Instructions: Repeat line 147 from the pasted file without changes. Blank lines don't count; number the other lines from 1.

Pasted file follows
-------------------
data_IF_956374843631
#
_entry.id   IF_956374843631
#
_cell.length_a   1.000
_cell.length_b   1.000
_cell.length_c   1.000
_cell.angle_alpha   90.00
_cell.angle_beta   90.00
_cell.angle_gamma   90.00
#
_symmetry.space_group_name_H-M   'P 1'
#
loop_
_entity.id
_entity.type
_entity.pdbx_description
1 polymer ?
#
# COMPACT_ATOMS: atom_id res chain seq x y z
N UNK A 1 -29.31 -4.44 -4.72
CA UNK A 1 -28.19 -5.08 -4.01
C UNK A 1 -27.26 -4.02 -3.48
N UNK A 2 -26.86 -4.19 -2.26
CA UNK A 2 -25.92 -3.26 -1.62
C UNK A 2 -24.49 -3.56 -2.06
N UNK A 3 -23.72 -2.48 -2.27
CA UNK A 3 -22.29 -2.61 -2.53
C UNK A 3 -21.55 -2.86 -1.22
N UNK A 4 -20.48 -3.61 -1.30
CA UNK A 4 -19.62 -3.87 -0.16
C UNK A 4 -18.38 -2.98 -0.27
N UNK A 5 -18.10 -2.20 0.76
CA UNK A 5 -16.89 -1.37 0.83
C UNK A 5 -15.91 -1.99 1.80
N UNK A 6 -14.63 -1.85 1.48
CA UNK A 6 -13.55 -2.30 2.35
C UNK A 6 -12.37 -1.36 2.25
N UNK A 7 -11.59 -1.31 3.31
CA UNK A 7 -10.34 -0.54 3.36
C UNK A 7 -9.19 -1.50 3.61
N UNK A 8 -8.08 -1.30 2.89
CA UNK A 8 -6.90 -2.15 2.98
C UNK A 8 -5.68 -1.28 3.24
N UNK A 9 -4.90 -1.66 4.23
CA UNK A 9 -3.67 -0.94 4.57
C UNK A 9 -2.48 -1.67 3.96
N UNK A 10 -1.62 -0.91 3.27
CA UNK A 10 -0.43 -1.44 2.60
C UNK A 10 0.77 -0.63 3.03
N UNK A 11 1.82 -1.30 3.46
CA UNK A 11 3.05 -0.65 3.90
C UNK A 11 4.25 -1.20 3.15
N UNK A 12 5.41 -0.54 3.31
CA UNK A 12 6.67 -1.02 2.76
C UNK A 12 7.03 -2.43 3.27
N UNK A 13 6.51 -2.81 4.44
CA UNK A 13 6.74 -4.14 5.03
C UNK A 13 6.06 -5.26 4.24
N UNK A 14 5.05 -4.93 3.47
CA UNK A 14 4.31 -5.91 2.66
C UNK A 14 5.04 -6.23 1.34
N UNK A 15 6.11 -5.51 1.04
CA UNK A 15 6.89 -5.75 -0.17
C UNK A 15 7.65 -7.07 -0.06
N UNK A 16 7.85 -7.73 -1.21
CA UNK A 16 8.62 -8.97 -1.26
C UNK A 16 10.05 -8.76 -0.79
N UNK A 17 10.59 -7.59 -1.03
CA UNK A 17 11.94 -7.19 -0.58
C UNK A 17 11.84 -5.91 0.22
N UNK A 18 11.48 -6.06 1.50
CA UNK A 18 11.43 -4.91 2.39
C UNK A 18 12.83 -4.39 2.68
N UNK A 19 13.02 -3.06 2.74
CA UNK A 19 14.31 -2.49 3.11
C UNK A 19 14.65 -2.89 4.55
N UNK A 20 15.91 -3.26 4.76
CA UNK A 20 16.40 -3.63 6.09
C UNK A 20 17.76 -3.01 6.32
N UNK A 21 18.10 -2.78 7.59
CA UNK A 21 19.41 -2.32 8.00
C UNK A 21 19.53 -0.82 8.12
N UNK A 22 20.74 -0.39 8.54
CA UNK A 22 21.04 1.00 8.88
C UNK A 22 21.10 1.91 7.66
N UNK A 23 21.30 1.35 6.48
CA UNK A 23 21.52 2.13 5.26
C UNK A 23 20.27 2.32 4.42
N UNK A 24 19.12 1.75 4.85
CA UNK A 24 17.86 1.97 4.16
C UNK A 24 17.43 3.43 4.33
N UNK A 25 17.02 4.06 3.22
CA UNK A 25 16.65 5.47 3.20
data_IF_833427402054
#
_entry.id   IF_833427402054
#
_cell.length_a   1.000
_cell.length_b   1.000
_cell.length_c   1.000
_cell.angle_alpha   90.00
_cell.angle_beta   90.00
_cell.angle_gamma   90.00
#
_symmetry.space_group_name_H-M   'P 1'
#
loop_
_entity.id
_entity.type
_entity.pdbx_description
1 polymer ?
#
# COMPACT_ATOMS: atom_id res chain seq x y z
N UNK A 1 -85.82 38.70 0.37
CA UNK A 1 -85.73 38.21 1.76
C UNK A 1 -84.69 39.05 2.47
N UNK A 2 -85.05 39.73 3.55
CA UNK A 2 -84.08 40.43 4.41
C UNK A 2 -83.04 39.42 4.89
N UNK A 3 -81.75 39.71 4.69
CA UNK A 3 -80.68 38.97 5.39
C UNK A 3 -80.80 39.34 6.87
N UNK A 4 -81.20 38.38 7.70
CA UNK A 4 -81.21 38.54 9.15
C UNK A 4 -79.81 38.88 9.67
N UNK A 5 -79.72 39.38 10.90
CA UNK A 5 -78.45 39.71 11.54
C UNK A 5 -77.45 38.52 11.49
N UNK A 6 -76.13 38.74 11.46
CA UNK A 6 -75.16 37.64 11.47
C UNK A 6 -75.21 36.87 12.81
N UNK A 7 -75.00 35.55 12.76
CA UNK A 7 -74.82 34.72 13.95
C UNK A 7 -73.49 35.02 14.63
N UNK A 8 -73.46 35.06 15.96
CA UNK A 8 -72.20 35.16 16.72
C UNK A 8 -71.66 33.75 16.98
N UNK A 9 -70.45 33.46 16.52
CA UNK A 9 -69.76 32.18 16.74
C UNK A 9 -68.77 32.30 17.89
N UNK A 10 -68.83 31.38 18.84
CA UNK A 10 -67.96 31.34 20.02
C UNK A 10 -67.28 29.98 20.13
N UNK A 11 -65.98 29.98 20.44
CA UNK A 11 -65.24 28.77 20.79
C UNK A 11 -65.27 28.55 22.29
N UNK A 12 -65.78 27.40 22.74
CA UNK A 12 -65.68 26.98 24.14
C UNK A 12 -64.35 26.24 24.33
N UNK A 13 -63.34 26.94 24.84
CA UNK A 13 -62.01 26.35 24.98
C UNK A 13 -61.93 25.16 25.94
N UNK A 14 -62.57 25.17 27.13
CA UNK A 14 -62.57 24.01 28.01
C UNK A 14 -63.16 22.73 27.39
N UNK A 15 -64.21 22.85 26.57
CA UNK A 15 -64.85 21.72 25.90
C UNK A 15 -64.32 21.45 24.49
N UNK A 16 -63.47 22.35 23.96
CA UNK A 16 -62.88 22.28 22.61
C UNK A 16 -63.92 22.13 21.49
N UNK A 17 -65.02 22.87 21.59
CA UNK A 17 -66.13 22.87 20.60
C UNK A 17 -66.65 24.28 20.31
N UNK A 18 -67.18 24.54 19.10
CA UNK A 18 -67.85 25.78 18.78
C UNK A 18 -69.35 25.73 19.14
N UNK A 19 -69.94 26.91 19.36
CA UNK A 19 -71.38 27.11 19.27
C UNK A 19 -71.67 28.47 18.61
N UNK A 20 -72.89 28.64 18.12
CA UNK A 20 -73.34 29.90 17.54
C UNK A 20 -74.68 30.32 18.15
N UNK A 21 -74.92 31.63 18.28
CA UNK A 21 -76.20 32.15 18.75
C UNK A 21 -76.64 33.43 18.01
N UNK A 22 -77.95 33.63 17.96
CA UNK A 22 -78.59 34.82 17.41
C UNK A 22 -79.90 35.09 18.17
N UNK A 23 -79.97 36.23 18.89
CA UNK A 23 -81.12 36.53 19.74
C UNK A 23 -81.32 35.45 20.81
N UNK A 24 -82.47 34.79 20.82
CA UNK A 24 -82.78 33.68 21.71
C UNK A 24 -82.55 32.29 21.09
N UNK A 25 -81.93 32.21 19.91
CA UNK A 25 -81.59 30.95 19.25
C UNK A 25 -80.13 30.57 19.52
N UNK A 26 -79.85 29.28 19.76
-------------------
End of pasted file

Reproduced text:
C UNK A 11 -65.27 28.55 22.29